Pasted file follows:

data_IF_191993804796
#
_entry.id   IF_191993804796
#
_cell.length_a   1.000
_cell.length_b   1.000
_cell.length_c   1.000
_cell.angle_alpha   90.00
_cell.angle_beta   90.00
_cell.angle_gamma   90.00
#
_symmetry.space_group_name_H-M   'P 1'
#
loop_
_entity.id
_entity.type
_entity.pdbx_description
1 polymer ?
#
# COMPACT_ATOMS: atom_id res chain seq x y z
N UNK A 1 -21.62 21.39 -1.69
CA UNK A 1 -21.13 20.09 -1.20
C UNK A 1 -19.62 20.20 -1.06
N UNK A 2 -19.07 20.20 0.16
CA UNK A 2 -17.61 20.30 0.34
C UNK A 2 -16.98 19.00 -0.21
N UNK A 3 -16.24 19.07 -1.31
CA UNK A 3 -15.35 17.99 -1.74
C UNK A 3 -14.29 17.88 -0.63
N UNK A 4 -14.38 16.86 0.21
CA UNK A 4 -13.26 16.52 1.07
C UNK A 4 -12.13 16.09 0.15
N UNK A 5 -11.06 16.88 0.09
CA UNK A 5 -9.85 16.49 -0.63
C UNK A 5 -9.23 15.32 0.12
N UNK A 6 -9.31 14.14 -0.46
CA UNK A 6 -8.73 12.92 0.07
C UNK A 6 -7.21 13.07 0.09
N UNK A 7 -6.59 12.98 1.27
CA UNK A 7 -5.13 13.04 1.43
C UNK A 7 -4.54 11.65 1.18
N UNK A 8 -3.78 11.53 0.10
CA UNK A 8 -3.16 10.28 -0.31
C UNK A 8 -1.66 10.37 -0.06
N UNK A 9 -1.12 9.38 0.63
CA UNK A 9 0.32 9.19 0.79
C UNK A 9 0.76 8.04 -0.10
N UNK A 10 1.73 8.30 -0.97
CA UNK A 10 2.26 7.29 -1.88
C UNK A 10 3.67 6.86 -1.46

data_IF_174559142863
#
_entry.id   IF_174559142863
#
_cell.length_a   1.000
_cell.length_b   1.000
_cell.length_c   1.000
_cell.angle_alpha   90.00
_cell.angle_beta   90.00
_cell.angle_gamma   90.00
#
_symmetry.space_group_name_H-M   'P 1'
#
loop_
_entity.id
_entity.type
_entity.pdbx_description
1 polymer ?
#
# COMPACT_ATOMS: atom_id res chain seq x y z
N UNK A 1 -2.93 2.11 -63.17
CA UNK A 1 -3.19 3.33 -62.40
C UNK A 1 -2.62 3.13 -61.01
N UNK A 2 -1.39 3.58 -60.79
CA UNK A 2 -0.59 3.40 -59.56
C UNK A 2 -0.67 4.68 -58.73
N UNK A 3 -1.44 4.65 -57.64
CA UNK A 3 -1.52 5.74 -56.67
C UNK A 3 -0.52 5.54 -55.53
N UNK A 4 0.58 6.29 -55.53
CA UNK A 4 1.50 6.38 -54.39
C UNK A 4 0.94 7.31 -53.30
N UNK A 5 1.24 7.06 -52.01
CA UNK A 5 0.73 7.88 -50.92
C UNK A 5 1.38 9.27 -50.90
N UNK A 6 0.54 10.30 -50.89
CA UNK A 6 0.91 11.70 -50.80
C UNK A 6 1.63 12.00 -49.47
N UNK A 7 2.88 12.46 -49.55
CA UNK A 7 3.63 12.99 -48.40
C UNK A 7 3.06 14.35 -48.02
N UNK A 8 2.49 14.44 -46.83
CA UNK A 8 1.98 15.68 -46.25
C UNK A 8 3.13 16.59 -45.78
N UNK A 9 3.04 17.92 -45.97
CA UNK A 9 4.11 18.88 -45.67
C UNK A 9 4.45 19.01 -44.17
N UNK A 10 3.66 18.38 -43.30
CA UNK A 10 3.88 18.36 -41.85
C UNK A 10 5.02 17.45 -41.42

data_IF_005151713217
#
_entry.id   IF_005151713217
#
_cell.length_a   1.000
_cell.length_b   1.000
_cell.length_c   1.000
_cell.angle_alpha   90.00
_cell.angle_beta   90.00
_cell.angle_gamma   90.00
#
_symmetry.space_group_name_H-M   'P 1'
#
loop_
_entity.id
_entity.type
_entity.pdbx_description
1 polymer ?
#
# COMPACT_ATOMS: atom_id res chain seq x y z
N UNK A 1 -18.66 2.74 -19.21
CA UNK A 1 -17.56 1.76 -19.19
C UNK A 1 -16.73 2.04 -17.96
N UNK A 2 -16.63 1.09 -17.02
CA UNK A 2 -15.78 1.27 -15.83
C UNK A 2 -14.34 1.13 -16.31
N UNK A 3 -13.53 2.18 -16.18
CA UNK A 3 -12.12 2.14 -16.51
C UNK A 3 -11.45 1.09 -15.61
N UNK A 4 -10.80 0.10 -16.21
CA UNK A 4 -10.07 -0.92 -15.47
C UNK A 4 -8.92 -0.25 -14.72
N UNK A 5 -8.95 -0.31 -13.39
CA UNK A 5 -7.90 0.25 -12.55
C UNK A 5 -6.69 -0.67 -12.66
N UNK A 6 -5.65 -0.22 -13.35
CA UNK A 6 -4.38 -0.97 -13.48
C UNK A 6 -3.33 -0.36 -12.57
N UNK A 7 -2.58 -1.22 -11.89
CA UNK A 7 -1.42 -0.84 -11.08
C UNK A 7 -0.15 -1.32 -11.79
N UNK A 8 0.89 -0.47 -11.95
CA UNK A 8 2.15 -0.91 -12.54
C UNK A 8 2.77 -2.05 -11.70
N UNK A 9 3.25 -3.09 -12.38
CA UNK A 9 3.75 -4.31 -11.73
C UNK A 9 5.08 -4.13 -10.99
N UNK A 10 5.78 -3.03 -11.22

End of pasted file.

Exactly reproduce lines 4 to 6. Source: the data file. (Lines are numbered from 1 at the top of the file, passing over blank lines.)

#
_cell.length_a   1.000
_cell.length_b   1.000